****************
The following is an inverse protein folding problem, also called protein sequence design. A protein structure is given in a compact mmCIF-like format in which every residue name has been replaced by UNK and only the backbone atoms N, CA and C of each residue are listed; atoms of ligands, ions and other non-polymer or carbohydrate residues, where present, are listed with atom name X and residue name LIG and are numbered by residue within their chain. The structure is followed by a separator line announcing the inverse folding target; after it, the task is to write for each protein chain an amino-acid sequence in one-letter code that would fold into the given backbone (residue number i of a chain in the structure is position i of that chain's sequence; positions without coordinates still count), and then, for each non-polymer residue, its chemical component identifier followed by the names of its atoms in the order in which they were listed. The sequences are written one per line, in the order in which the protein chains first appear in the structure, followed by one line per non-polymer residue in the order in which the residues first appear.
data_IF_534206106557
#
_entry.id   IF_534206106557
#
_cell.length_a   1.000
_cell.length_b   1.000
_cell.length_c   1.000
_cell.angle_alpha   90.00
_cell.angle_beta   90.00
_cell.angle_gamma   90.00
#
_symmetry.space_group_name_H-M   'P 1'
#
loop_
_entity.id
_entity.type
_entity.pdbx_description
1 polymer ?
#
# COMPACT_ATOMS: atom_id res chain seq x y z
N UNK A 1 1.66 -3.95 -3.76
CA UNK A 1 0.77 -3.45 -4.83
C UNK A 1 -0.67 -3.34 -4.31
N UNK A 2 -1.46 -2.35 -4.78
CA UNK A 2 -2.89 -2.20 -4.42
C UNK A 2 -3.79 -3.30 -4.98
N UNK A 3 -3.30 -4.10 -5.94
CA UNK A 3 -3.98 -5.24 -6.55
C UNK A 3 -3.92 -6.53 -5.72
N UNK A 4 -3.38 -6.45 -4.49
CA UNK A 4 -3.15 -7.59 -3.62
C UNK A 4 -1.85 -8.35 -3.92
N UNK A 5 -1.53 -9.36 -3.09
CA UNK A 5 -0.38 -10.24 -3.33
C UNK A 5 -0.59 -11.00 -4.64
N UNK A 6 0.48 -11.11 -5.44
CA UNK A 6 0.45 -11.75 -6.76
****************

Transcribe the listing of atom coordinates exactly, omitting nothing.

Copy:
The following is an inverse protein folding problem, also called protein sequence design. A protein structure is given in a compact mmCIF-like format in which every residue name has been replaced by UNK and only the backbone atoms N, CA and C of each residue are listed; atoms of ligands, ions and other non-polymer or carbohydrate residues, where present, are listed with atom name X and residue name LIG and are numbered by residue within their chain. The structure is followed by a separator line announcing the inverse folding target; after it, the task is to write for each protein chain an amino-acid sequence in one-letter code that would fold into the given backbone (residue number i of a chain in the structure is position i of that chain's sequence; positions without coordinates still count), and then, for each non-polymer residue, its chemical component identifier followed by the names of its atoms in the order in which they were listed. The sequences are written one per line, in the order in which the protein chains first appear in the structure, followed by one line per non-polymer residue in the order in which the residues first appear.
data_IF_534206106557
#
_entry.id   IF_534206106557
#
_cell.length_a   1.000
_cell.length_b   1.000
_cell.length_c   1.000
_cell.angle_alpha   90.00
_cell.angle_beta   90.00
_cell.angle_gamma   90.00
#
_symmetry.space_group_name_H-M   'P 1'
#
loop_
_entity.id
_entity.type
_entity.pdbx_description
1 polymer ?
#
# COMPACT_ATOMS: atom_id res chain seq x y z
N UNK A 1 1.66 -3.95 -3.76
CA UNK A 1 0.77 -3.45 -4.83
C UNK A 1 -0.67 -3.34 -4.31
N UNK A 2 -1.46 -2.35 -4.78
CA UNK A 2 -2.89 -2.20 -4.42
C UNK A 2 -3.79 -3.30 -4.98
N UNK A 3 -3.30 -4.10 -5.94
CA UNK A 3 -3.98 -5.24 -6.55
C UNK A 3 -3.92 -6.53 -5.72
N UNK A 4 -3.38 -6.45 -4.49
CA UNK A 4 -3.15 -7.59 -3.62
C UNK A 4 -1.85 -8.35 -3.92
N UNK A 5 -1.53 -9.36 -3.09
CA UNK A 5 -0.38 -10.24 -3.33
C UNK A 5 -0.59 -11.00 -4.64
N UNK A 6 0.48 -11.11 -5.44
CA UNK A 6 0.45 -11.75 -6.76